We’ve read nationally that hot restaurants are trending away from customer coddling. One Baltimore restaurant seems to echo this rhythm, but is it actually symptomatic of a larger happening? Local diners, please weigh in below. – The Eds.
The world of a work-at-home mom almost always has one of two things going: either a juggling act or a balancing act, but typically it’s a circus. I don’t think the majority of people realize the sacrifices moms makes in order to maintain a daily presence with their children. That’s a topic for another column. My own juggling act brought me to a cozy, upscale urban bistro at lunchtime, with my tween, my toddler, and meeting notes.
At 11:40 am one recent summer morning, I realized my sitter was 10 minutes late, and I now had 20 minutes to get to a lunch meeting which was at a location 30 minutes away. A glance at my cell phone and I spied a text…she’d cancelled. Within five minutes, I had packed a baby bag, and threw in both a Fisher Price “laptop” for my daughter and my son’s iPad for good measure. I managed to arrive to my meeting only 15 minutes late. Whew.
I was meeting a sub-contractor, who works as both my chief fundraiser and administrative assistant, for events that I plan in the course of my media consultancy business. A fellow foodie, she picked the bistro, a place she’d enjoyed and wanted me to try, and the meeting was going to be a laid-back but important one: a post-mortem for a very successful event that was held a few days prior. There were lots of loose ends to tie up and a budget to reconcile. When I arrived at the Baltimore bistro, situated in the historic Hampden area of town, I was immediately enticed by the exotic aroma that greeted me. I realized I was starving! Despite being lunchtime, the place was deserted…only one customer sat with her back to us in a booth in the back. It was my lunch companion. I breezed in, out of breath, moving fast with a baby on my hip, and my super tall, 11-year-old looming behind me.
“You can see why I am late!” I said by way of greeting when I reached her table. She smiled understandingly. “I’m sorry… my sitter flaked out,” I said.
“No worries,” she replied. And so I sat down in the booth across from her as a waitress approached.
“Hi! Can I get you something to drink?” she asked.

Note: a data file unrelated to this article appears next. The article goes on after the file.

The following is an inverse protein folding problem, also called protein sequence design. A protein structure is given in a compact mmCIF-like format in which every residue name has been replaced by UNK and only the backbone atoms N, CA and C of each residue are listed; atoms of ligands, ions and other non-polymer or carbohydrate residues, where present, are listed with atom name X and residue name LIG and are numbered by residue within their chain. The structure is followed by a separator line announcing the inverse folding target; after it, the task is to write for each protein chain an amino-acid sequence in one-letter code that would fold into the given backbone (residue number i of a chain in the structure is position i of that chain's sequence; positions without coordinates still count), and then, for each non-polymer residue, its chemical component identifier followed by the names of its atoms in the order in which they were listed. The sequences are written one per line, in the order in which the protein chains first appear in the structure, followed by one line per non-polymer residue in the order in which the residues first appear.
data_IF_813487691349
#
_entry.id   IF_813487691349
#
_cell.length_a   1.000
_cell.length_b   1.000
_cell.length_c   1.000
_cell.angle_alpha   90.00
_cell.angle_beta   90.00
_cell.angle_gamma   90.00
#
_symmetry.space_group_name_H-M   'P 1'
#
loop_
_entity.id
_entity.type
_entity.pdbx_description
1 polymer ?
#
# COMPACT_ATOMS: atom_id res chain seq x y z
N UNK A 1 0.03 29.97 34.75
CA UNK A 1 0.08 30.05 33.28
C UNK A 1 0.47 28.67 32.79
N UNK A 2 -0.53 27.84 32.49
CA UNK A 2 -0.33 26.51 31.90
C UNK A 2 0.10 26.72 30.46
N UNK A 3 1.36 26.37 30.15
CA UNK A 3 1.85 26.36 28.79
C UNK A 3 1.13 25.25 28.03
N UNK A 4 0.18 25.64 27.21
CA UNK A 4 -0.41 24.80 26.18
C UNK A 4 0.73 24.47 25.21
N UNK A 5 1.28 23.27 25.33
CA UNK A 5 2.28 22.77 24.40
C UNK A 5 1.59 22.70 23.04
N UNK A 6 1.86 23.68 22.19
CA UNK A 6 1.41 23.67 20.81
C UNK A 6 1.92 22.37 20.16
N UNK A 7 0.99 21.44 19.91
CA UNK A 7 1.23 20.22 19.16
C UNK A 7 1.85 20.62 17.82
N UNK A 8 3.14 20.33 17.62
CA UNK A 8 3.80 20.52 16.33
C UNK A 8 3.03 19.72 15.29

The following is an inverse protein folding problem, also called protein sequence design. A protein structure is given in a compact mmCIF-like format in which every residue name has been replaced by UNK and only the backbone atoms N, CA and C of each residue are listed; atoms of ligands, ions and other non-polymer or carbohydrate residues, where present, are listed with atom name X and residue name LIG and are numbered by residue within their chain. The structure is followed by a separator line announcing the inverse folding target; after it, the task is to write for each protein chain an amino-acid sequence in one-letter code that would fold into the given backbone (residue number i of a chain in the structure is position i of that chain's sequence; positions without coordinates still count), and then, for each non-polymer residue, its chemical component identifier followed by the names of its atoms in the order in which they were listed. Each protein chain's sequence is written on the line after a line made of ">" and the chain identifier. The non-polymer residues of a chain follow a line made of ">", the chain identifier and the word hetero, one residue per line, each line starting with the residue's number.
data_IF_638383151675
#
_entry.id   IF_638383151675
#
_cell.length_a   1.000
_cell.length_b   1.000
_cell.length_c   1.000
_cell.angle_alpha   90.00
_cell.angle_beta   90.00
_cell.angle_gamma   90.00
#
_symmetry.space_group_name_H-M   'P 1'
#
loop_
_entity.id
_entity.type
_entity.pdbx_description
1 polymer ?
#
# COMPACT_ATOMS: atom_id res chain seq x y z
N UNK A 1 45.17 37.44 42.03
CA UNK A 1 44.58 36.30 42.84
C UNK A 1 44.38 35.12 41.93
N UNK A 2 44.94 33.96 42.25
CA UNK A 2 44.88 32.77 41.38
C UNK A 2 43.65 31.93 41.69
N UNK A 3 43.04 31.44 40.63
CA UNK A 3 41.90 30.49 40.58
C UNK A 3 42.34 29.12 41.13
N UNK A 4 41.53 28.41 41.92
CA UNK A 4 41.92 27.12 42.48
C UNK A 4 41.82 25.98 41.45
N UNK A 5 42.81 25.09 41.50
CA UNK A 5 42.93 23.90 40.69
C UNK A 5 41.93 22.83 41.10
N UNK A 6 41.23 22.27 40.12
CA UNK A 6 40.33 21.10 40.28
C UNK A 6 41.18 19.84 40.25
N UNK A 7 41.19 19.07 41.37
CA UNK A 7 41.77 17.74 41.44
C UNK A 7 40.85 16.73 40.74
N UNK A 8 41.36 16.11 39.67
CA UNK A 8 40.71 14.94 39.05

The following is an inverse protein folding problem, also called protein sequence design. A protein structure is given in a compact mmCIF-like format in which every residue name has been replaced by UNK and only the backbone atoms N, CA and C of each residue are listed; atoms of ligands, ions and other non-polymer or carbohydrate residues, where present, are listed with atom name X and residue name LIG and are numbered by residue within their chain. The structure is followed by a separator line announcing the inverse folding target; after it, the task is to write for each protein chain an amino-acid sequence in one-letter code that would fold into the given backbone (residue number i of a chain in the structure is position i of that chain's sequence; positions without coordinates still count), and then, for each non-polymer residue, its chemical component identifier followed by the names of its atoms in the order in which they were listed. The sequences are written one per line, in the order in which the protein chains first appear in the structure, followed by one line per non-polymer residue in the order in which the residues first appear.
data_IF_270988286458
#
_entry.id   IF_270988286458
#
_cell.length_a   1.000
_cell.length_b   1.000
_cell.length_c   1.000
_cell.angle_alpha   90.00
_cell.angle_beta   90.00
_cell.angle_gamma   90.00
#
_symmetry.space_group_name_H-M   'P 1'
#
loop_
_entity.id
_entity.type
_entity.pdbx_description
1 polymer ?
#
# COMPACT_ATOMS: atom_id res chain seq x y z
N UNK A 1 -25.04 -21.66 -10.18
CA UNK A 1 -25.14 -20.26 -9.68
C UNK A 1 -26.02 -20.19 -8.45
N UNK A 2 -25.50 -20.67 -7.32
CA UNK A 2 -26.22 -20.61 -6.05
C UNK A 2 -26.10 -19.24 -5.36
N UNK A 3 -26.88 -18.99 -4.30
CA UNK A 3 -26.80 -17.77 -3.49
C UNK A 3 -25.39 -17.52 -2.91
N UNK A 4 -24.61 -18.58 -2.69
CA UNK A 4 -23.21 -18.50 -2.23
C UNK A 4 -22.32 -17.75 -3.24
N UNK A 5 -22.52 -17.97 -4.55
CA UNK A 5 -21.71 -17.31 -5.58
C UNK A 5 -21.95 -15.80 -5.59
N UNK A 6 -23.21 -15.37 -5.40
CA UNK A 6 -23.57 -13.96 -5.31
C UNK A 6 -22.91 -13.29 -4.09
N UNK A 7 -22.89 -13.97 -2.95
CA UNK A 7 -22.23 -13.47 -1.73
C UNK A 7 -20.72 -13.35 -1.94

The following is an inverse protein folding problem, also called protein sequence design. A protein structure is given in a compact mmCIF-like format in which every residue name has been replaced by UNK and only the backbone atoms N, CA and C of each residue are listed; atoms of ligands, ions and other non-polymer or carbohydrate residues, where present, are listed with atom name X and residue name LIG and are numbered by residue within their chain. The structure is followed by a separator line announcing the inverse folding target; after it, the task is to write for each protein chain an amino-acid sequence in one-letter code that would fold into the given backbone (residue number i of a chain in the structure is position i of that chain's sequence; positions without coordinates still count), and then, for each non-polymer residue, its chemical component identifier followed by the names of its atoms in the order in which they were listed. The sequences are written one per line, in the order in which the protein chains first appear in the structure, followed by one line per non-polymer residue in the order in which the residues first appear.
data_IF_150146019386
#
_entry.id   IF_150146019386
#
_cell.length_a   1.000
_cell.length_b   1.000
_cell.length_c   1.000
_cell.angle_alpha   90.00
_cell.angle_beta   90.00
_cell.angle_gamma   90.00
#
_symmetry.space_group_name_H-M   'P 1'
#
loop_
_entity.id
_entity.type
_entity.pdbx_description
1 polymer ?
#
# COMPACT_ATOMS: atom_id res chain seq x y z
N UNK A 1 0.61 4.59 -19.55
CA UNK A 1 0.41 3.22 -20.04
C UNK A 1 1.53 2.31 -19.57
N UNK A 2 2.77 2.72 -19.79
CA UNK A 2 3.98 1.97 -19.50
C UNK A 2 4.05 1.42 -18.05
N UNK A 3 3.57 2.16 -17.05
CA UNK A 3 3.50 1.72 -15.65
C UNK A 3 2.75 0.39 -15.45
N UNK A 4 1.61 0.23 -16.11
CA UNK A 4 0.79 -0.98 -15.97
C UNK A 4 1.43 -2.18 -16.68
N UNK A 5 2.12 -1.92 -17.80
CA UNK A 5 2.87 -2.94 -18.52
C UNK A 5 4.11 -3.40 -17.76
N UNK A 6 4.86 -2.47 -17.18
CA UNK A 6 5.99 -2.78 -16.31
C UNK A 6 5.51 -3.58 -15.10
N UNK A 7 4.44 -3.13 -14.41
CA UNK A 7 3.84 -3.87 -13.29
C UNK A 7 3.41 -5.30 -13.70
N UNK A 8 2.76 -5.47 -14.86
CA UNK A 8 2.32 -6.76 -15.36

“Ummm… let me organize myself first,” I told her. “But in the meantime, can I have a highchair?”
“We don’t have highchairs,” she replied.
“Oh, well then a booster will be fine.”
“We don’t have those either,” she said with a shrug.
“You’re kidding me,” I said flatly, as I shifted my 22-pound daughter to the inside of the booth, and she immediately stood and reached for the place setting in front of her, and banged the fork on the table.
Now… a little about Jessica. I will be the first to admit she’s busy. She is quite possibly the busiest, fastest, loudest fifteen-month-old alive. But she’s also friendly, happy, and generally well-behaved. My 11-year-old, Jason, if I do say so myself, is a model citizen. Polite, respectful, quiet. He was of course, as is required by tween laws of mankind, bored and annoyed at having to spend lunchtime in a bistro with his mother and sister while his mother worked. So since the restaurant was empty, I told him he could move to the table across from us, so that he could enjoy his lunch while he played on his iPad, undisturbed.
I ordered lunch for Jason, and he was content to eat alone and browse the internet. I think it didn’t hit me at first, but upon hindsight, the way the woman (who turned out to be the restaurant owner) approached Jason was out of line. She walked past his table, where he was clearly a patron at this point, as he had a Shirley Temple and a bowl of soup in front of him. He was also clearly a child. She said to him, “Are you waiting for someone?” in a very nasty tone. Now I can see a waitstaff person asking a solo diner this question before his food arrives… but while he’s eating, chances are he’s alone. Or in this case, just spread out. I am sure his soup and sandwich and Shirley temple tab was enough to warrant the space he occupied. However, my polite young son just said, “I’m with my mom,” and pointed to us. I smiled pleasantly at the woman (again, her attitude toward my son did not stand out until her later actions made her position more clear).